Burial rites for Ken Saro-Wiwa and the Ogoni Nine: implications for modern society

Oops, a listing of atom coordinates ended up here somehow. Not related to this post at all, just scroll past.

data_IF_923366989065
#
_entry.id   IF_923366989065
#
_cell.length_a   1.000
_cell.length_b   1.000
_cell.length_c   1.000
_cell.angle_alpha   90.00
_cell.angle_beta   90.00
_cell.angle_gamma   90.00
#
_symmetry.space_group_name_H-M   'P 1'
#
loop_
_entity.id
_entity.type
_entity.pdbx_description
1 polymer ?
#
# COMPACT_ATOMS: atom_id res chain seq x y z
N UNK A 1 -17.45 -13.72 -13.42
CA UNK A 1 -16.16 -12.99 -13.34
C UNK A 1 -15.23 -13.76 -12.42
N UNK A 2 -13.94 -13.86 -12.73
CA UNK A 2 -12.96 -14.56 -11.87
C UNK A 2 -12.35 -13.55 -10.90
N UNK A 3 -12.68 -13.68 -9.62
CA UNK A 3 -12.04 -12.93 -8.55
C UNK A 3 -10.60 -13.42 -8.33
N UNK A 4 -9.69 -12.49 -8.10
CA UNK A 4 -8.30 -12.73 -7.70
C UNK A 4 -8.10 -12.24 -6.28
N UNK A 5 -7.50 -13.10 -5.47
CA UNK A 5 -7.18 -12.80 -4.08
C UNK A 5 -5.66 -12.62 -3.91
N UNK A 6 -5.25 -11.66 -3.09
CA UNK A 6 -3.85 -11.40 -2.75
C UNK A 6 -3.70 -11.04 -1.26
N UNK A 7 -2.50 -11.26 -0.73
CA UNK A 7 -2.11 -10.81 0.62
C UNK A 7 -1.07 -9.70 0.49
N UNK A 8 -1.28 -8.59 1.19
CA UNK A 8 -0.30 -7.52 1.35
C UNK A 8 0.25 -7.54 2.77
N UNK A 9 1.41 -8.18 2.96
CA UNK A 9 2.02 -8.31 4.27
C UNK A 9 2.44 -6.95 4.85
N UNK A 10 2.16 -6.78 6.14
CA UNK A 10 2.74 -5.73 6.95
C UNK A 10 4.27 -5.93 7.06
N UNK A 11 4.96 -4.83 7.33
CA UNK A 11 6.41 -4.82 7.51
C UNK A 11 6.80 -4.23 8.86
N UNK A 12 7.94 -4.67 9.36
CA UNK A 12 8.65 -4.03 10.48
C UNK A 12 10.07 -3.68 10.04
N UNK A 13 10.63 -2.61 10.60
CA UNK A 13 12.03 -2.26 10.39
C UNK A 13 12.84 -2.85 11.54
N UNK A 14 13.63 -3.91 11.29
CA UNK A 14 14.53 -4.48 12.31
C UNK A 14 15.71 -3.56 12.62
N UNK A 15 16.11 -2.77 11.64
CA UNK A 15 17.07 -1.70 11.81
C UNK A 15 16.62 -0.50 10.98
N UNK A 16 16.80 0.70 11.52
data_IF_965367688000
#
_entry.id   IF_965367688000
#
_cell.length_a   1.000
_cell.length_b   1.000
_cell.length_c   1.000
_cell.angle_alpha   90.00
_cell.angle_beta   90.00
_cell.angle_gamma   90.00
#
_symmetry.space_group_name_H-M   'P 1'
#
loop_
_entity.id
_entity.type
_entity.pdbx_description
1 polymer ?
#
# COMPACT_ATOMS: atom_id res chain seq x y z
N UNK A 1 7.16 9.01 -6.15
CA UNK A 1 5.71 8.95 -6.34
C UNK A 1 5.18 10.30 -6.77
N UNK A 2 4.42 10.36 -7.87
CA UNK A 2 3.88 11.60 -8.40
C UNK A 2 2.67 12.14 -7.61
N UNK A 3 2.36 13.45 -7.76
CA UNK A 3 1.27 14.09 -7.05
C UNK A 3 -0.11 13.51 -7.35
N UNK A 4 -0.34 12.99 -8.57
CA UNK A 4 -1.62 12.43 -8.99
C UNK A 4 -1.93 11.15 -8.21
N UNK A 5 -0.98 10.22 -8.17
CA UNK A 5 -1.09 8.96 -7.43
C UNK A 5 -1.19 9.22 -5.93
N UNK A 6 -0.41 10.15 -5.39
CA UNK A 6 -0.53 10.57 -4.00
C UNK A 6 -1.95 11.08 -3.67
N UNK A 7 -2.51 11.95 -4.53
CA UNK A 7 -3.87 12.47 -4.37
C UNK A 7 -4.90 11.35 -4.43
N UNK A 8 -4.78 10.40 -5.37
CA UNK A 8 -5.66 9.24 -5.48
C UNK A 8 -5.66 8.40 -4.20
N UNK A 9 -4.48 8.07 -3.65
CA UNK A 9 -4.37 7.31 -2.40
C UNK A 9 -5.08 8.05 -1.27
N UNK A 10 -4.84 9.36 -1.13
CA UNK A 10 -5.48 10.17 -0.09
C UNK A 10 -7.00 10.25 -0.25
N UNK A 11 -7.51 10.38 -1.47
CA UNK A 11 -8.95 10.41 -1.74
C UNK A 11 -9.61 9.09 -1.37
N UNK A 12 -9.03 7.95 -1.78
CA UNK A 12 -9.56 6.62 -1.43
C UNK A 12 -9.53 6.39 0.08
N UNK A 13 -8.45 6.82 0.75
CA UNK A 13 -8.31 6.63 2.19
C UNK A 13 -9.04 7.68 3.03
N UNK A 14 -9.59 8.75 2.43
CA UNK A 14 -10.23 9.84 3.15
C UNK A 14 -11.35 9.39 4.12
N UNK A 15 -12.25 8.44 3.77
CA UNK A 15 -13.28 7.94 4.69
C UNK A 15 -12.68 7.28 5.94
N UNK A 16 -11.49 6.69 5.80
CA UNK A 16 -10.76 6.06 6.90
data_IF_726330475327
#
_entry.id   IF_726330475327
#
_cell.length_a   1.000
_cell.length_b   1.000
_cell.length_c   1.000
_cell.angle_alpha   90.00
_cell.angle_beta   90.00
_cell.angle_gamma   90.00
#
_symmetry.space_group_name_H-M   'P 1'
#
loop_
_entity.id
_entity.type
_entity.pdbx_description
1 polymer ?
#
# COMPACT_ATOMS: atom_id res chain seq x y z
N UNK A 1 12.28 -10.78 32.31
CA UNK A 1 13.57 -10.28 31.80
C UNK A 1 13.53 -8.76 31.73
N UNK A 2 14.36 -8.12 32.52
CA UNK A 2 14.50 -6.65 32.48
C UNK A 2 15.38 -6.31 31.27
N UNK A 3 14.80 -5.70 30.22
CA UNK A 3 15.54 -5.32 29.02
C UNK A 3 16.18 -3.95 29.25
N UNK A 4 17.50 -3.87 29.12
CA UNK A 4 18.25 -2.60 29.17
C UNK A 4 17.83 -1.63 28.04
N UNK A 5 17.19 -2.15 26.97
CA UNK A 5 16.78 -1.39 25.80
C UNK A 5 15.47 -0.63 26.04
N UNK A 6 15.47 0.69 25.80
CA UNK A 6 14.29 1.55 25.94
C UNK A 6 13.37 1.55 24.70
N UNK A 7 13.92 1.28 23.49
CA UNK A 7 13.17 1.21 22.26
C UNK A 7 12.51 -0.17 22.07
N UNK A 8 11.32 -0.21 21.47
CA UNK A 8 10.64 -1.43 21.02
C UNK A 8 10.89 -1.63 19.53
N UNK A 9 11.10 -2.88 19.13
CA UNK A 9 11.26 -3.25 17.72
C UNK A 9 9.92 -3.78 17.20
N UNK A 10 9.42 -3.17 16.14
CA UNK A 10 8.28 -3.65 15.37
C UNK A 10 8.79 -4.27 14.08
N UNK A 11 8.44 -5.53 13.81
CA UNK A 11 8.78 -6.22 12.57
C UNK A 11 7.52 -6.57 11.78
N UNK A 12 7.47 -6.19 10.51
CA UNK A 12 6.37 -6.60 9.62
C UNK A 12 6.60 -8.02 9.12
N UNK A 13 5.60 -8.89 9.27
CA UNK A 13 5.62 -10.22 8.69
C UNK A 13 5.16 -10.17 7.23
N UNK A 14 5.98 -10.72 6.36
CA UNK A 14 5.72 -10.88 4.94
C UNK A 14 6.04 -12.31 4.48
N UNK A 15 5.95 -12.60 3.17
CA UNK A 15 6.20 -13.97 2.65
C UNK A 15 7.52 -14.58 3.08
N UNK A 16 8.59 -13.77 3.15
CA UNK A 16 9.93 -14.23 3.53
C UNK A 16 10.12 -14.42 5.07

AbstractThis study examined the burial rites given to the ‘Ogoni Nine’ activists from the Niger Delta region of Nigeria. The study adopted the anthropological, philosophical and sociological approaches. Findings from the study revealed that the ‘Ogoni Nine’ include Ken Saro-Wiwa, Saturday Dobee, Nordu Eawo, Daniel Gbooko, Paul Levera, Felix Nuate, Baribor Bera, Barinem Kobel and John Kpuine who were executed by hanging by the military government of General Sani Abacha in 1995. These were Ogoni heroes who fought and died for the Ogoni struggle for survival in Nigeria. The Ogoni were not happy with both the multi-national oil company (Shell – SPDC) and the Federal Government of Nigeria of the careless, tormenting and humiliating ways the corpses of these heroes were handled at death and buried at the Port Harcourt cemetery outside Ogoni land. In Ogoni tradition, the type of burial given to these activists was meant for those who died a bad death and not for heroes such as the Ogoni nine who died in the struggle for survival of their people. Important aspects of the rites accorded, good death at burial were denied them. Traditional burial was organised for these Ogoni heroes by their people to retrieve, transform and purify their bodies and souls from the abode of evil forces. In the Ogoni traditional religion, it is a taboo and a thing that attracts bad omen to society of the living if the heads of their heroes are buried outside or left at the war front away from home. This belief and practices amongst others informed the Ogonis’ demand for a monument that will stand in memories of them to be constructed in Ogoni land.
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